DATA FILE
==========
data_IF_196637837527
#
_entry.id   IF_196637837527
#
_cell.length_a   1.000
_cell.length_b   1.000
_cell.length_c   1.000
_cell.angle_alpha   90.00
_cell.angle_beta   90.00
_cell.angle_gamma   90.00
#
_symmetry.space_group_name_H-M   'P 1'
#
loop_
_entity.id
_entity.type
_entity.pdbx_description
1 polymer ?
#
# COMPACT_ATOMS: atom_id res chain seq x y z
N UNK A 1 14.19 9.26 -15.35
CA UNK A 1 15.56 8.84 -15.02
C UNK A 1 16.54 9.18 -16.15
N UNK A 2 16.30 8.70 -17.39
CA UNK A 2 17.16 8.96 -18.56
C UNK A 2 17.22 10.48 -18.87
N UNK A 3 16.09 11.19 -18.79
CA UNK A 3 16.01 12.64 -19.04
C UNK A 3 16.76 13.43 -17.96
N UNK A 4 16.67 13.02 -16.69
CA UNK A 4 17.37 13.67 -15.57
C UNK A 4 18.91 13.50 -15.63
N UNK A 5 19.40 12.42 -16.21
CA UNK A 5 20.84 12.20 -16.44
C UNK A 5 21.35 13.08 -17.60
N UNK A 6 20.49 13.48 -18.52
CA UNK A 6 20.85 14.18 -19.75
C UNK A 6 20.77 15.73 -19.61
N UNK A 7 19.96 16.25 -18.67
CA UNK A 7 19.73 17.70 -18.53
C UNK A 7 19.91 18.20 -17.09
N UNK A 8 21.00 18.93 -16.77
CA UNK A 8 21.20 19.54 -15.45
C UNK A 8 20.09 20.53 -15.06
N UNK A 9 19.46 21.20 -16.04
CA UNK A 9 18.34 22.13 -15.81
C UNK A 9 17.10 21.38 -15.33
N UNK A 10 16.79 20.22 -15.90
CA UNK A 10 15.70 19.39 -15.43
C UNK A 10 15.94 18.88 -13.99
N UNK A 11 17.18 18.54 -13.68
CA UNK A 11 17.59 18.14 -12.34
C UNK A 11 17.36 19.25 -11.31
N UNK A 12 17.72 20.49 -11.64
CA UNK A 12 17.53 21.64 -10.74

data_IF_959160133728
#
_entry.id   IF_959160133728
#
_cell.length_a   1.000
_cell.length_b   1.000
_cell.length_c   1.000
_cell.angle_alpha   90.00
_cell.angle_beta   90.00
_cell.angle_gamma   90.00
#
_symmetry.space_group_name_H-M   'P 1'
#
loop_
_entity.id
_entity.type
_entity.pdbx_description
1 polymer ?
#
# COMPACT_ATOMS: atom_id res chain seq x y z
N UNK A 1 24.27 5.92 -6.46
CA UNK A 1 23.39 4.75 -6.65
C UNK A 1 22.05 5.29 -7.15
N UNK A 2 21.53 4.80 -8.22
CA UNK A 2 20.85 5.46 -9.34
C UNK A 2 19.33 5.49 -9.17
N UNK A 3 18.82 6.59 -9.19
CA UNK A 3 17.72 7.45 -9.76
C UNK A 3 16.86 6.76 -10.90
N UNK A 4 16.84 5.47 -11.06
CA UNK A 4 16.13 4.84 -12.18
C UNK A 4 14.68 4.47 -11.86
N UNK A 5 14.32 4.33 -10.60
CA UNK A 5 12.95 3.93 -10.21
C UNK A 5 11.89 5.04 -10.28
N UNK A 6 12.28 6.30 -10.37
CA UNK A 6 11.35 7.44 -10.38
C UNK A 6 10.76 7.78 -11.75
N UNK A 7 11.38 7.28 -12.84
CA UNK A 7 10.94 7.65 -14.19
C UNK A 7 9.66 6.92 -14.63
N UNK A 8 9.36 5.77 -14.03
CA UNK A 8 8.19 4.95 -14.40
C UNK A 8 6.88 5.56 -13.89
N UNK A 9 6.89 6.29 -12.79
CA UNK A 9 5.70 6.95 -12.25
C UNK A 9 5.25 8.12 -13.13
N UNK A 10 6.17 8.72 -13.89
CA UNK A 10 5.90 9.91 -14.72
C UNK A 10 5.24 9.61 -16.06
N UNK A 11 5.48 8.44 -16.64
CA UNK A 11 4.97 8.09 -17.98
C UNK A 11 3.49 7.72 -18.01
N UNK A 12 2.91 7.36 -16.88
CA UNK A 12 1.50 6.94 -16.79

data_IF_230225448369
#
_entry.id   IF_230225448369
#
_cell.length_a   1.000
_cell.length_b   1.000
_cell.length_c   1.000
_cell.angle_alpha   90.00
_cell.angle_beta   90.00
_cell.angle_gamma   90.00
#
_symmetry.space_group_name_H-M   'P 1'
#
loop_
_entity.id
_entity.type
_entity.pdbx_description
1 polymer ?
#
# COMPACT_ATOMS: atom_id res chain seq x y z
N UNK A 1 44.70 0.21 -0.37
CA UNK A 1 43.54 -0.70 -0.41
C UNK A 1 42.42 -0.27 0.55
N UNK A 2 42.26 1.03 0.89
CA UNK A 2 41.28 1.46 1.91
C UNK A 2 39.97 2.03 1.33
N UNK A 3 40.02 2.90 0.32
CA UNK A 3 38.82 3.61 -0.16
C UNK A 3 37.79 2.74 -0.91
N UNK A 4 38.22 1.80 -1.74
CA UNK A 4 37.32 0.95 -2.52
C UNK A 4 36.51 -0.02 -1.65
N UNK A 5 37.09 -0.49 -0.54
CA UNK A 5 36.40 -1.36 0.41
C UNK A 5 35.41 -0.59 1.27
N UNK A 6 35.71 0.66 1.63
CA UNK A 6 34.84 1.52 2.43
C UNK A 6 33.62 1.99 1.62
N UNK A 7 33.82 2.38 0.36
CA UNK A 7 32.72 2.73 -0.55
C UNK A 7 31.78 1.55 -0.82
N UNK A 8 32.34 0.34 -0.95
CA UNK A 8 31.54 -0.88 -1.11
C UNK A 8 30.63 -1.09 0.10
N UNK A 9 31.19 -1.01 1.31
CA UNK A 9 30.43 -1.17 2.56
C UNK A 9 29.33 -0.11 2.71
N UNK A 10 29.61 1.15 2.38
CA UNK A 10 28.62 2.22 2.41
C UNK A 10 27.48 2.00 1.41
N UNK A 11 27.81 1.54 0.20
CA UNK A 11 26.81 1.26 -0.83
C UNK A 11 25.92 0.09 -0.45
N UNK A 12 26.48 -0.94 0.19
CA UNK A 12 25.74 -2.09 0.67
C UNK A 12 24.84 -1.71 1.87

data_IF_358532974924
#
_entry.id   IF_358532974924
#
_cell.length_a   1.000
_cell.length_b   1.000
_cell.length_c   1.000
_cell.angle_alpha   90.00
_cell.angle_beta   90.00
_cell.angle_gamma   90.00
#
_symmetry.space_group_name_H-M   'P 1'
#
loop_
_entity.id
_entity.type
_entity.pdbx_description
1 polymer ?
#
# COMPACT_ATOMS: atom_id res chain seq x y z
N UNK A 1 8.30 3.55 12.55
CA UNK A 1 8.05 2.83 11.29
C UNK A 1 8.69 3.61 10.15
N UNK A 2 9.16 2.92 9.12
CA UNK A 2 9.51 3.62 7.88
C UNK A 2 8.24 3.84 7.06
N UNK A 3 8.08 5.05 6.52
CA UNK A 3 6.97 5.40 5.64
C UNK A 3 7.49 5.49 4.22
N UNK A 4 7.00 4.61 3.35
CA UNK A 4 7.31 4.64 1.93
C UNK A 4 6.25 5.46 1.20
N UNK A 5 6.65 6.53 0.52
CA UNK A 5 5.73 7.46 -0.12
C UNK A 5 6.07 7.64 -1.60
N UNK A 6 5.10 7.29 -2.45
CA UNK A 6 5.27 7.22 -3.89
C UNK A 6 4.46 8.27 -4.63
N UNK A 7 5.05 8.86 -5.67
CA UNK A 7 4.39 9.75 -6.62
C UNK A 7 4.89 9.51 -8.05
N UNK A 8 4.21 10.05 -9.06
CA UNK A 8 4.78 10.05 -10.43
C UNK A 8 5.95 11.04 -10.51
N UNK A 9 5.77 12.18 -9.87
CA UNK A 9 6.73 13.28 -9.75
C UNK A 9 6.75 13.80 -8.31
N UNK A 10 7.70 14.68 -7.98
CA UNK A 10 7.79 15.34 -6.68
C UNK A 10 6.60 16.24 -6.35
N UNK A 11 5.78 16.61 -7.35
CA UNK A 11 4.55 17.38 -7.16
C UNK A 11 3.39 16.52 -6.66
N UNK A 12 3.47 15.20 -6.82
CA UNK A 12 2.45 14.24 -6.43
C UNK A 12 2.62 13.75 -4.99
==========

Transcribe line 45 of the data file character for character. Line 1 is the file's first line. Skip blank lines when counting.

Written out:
N UNK A 9 19.46 21.20 -16.04